Re: additional transformers [rolled caps]

From: 	Robert W. Stephens[SMTP:rwstephens-at-headwaters-dot-com]
Reply To: 	rwstephens-at-headwaters-dot-com
Sent: 	Thursday, August 07, 1997 12:21 AM
To: 	Tesla List
Subject: 	Re: additional transformers [rolled caps]

> From: 	richard hull[SMTP:rhull-at-richmond.infi-dot-net]
> Sent: 	Friday, August 01, 1997 5:52 PM
> To: 	Tesla List
> Subject: 	Re: additional transformers [rolled caps]
> A
> >> > >
> >> > >Peter,
> >> > 
> >> > I recommended leaving a full 2" edge separation metal to edge of dielectric
> >> > in all rolled capacitors!
> >> > 
> >> > Richard Hull, TCBOR
> >> 
> >> Thanks for the info on that, I will go 2" on my future overlaps. It
> >> seems strange to me that sparks seem to travel much further along the
> >> surface of an insulator, no matter how clean it seems to be. Maybe this
> >> is due to microscopic impurities on the surface of the plastic?
> >> 
> >> Another little trick that you probably have already figured out is to
> >> insulate the input connections to the plates by rolling a few layers of
> >> poly around them.
> >> 
> >> Cheers, Peter E.
> >> 
> >Peter, Richard, All,
> >
> >I had the same problem with a rolled poly cap I made once, and I 
> >*was* using a 2 inch surround from the foil to the edge of the poly.  
> >Dismantling the cap after the failure showed these burns distributed 
> >all along the edge of the foil outwards into the poly.
> >
> >I had a chat with a capacitor engineer at Condesnser Products about 
> >this phenomenon and was told that this is why HV capacitors are 
> >generally not successful when one tries to apply more than 8-10 kV 
> >across a single stage.  He explained that the energy exchange between 
> >the plate and the local surface of the dielectric becomes too violent 
> >and just completely overstresses the dielectric causing it to 
> >break down.  Placing additional thickness of poly does not 
> >significantly reduce this violent surface area exchange so you will 
> >still get failures no matter what you do if you try to run a single 
> >stage cap at 15 or 20 kV.
> >
> >rwstephens
> >
> >
> >
> >Robert,
> This is the very reason I have stated even in tape #3 where the big rolled
> jobs are made that one should never run them at over 10KV.  Series for more
> volts.  In tape #8 where we build another type of poly cap, I note that 7-8
> KV is the max on the single unit.  Nonetheless,  many never headed my
> warning and blew out there caps almost immediately.  Too many coilers rush
> to the 15,000 60ma neons and use a single capacitor unit.  They will lose it
> sooner or later.  
> The two inch boarder is minumum on caps used over 5KV per unit.  Once aged
> and all the air is out I have run my single, big, rolled oil caps with 12KV
> neon transformers and luckily have never lost one.  When working on maggeies
> #1-8 from 1990-1995 I used two of the big rolled jobs in series with a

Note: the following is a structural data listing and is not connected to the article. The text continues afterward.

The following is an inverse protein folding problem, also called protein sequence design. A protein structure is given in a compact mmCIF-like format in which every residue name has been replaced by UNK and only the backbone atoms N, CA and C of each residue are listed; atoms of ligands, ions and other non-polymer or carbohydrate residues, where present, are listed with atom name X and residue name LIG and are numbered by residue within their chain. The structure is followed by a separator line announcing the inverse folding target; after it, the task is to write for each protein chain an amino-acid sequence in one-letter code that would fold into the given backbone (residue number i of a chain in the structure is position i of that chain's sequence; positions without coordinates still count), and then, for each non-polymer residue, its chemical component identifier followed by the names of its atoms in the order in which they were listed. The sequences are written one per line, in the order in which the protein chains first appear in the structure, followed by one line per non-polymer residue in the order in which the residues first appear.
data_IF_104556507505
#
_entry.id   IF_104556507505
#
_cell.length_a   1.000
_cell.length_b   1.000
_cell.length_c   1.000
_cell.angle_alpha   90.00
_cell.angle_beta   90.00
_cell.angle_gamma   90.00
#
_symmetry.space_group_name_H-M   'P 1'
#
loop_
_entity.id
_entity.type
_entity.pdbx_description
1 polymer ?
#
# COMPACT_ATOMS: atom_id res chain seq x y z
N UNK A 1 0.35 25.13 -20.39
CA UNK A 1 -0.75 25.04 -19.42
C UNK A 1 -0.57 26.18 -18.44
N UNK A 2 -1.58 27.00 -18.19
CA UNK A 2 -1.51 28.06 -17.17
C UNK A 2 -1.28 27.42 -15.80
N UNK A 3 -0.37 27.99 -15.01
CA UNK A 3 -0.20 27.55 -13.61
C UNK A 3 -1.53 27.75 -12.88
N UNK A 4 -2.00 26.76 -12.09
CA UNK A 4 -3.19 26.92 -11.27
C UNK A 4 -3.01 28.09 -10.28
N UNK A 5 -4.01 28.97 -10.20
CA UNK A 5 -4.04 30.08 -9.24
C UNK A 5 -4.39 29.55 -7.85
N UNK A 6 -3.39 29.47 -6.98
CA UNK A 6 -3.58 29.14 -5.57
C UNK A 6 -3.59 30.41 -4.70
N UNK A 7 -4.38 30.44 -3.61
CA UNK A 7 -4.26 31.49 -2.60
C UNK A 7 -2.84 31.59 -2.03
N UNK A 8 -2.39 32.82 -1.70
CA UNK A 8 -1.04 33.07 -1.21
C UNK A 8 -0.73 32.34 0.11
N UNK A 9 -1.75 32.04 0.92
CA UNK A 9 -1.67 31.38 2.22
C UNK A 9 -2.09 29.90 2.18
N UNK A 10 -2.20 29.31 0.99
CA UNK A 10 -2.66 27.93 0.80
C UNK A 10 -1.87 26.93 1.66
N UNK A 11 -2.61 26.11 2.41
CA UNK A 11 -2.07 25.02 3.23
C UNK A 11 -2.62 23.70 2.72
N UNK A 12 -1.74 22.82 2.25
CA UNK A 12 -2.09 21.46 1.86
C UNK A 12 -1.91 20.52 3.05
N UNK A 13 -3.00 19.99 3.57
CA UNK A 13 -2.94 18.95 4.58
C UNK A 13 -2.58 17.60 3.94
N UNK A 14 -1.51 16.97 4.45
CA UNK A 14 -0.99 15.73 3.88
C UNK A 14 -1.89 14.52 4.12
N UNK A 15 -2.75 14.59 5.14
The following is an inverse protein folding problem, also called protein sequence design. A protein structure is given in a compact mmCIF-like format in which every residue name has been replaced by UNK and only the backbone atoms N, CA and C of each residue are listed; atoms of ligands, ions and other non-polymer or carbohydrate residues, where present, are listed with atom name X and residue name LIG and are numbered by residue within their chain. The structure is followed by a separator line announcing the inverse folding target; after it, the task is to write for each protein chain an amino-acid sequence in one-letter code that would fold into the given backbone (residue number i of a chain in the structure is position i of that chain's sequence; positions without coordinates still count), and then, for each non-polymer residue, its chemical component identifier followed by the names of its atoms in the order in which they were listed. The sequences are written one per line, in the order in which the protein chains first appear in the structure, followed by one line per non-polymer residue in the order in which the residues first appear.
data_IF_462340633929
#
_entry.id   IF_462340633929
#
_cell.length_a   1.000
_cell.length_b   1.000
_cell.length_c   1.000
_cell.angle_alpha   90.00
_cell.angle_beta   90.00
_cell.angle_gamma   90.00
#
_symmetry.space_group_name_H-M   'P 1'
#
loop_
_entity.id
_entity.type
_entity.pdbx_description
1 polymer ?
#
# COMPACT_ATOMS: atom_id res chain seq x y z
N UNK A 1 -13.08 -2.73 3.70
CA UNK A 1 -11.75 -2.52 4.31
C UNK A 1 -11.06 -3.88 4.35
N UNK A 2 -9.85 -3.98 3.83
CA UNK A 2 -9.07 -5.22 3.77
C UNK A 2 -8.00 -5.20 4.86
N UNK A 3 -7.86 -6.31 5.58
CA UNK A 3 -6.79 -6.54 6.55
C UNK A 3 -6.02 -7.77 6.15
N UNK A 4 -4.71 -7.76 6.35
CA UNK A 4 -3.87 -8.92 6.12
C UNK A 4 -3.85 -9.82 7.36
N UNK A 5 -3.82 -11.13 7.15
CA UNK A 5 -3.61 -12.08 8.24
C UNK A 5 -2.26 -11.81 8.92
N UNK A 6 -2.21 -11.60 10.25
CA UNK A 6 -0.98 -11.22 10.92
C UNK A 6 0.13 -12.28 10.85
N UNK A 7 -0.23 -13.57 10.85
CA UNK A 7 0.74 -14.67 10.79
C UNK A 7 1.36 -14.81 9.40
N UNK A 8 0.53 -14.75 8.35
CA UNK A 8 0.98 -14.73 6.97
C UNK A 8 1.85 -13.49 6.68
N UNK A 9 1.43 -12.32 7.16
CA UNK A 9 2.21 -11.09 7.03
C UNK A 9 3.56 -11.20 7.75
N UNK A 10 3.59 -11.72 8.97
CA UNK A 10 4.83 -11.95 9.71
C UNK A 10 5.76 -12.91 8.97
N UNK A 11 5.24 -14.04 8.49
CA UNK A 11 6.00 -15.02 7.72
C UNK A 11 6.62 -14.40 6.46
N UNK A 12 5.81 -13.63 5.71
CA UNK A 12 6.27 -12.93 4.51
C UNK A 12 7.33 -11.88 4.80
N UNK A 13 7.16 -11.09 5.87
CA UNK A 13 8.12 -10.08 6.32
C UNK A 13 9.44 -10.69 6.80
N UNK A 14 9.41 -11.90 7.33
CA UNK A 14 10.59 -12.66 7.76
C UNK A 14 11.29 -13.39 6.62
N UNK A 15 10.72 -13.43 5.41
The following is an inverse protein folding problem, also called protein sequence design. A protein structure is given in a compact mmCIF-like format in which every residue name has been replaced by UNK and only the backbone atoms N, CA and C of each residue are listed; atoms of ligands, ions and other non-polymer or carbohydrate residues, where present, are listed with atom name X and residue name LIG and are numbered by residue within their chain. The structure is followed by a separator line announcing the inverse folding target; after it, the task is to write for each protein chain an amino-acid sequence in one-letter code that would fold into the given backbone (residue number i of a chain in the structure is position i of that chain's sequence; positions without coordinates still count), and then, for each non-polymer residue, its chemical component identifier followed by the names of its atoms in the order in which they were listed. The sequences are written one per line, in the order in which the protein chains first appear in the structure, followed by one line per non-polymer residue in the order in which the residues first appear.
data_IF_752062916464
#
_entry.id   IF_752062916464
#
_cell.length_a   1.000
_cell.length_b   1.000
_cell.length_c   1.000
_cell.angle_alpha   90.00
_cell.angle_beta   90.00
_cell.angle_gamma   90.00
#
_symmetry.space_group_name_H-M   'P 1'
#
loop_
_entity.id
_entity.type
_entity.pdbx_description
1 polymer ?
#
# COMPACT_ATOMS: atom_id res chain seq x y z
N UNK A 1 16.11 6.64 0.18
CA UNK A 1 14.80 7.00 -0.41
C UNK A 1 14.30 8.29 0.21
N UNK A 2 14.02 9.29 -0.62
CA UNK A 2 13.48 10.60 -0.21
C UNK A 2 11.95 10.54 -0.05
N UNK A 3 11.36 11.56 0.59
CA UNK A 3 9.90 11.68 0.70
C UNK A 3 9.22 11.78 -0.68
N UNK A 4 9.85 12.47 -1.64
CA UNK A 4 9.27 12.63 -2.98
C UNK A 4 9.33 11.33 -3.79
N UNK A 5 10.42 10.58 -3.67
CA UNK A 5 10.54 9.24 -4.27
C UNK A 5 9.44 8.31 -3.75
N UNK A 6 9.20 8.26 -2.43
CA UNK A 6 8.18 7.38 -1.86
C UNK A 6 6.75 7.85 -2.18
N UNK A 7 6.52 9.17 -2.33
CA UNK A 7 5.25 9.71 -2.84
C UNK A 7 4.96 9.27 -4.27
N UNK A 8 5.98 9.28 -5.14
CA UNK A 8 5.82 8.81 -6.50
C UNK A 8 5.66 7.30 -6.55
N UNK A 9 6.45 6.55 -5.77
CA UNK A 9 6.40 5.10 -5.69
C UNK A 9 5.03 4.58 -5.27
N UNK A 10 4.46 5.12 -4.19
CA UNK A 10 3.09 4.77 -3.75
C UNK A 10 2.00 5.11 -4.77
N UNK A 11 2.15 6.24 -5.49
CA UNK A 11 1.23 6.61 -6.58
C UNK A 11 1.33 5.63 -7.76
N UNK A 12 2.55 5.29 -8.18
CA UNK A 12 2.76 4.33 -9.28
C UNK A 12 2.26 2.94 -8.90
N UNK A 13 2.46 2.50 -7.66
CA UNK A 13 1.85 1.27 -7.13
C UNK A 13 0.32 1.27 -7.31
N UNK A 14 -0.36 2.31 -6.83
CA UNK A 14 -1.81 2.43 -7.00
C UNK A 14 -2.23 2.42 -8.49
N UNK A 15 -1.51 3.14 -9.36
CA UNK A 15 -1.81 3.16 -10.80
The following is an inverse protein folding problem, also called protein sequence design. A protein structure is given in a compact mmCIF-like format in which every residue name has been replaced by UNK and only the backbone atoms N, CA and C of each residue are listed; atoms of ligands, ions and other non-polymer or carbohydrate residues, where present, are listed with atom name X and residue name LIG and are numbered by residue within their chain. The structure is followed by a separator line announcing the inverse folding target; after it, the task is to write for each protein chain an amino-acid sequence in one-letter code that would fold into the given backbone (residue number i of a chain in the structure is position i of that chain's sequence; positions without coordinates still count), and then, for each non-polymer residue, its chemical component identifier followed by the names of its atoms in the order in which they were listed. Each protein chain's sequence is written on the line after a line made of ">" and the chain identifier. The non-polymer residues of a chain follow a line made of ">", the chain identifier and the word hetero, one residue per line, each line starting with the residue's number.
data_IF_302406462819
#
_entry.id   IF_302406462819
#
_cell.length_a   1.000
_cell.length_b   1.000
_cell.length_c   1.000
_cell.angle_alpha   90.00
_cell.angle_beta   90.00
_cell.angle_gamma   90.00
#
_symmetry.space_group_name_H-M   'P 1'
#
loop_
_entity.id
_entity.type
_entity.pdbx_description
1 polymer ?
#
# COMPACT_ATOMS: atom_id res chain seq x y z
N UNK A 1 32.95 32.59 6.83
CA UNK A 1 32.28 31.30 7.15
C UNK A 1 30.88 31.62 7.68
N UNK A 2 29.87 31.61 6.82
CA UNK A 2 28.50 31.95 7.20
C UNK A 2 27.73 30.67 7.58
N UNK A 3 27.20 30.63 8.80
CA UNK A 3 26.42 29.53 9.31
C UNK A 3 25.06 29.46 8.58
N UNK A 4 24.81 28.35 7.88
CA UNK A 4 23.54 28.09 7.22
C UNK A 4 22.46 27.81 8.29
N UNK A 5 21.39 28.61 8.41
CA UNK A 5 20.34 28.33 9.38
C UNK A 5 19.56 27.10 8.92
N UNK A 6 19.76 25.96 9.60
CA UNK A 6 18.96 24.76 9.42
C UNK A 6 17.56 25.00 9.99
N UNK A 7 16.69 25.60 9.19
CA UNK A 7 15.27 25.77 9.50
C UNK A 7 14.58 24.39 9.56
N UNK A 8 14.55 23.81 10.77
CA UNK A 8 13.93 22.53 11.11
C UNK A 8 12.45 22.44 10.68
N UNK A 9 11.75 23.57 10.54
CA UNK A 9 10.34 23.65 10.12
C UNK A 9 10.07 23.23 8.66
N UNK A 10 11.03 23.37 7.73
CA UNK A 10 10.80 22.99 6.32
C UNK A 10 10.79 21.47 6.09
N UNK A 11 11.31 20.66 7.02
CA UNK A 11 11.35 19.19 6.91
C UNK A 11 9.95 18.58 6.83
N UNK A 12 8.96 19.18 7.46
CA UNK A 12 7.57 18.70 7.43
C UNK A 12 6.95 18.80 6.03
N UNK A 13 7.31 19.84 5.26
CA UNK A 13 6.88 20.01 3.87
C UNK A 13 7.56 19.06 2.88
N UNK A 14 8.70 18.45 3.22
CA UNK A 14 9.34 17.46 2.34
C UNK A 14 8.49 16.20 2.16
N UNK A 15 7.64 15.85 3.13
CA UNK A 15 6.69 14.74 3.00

> 14,400 volt potential transformer and never suffered a break down, but the
> stress was reduced on each unit by series stringing them.
> Since then I have used only professionally produced discharge caps.  The old
> 1990 built rolled caps are still kickin' and are often used in snap setups
> for visitors, etc.
> Concomittant with the use of homemade caps is a sense of power input
> limitation in the form of break rate.  Lots of folks kill these spartan
> units with 15,800 rpm 24 point rotary gaps!!!!  Even 2 KV might blow them at
> that rate of delivery.  Newbies always want the 20,000 volt transformers and
> turbine speed rotaries and wonder at the ease of destruction of their
> capacitors.
> There is rarely a real viable need for break rate over 360/second (maggies
> can handle more).  If a rotary gap has more than 8 points, it will be a bear
> to quench well with out super high speed and attendant cap destruction.
> I have no way of knowing, but I suspect a lot of Good CP caps fell to the
> turbine rotary effect.
> Richard Hull, TCBOR

You have shared some valuable pointers again for newbies here and 
safety reminders for the rest of us.  I can really appreciate how a 
turbine break rate will destroy the best commercial capacitor but I 
just wanted to say in reference to your 360 BPS suggestion that I 
have personally found ~ 402.5 BPS (14 stud rotary wheel on a 1725 RPM 
non-synchronous motor) to be really sweet.  A wheel with 12 studs 
yielding ~345 BPS was significantly less impressive in my MTC unit, all 
things else being identically equal.  I guess there is an ion channel 
lifetime effect difference happening here that is better at the 
slightly higher break rate of 400,  but suspect a supply sinewave 
filling factor or synchronizing benefit also as the break pulses 'walk' through 
the 60 cycle mains phase in a slightly more concentrated manner.

The Twin system which I have recently built really comes alive in 
this  400 PPS regieme, and is noticeably less remarkable at slower 
rates, including attempts to set the non-sync DC rotary break motor 
to run synchronously at 120 BPS (due to large wheel inertia and 
variac control I can successfully ride the crest of the sinewave peaks for a few
seconds at a time).  I subsequently have no intention to operate the 
Twin at 120 BPS synchronous,  nor any need to operate it's break rate 
exceeding 402 PPS.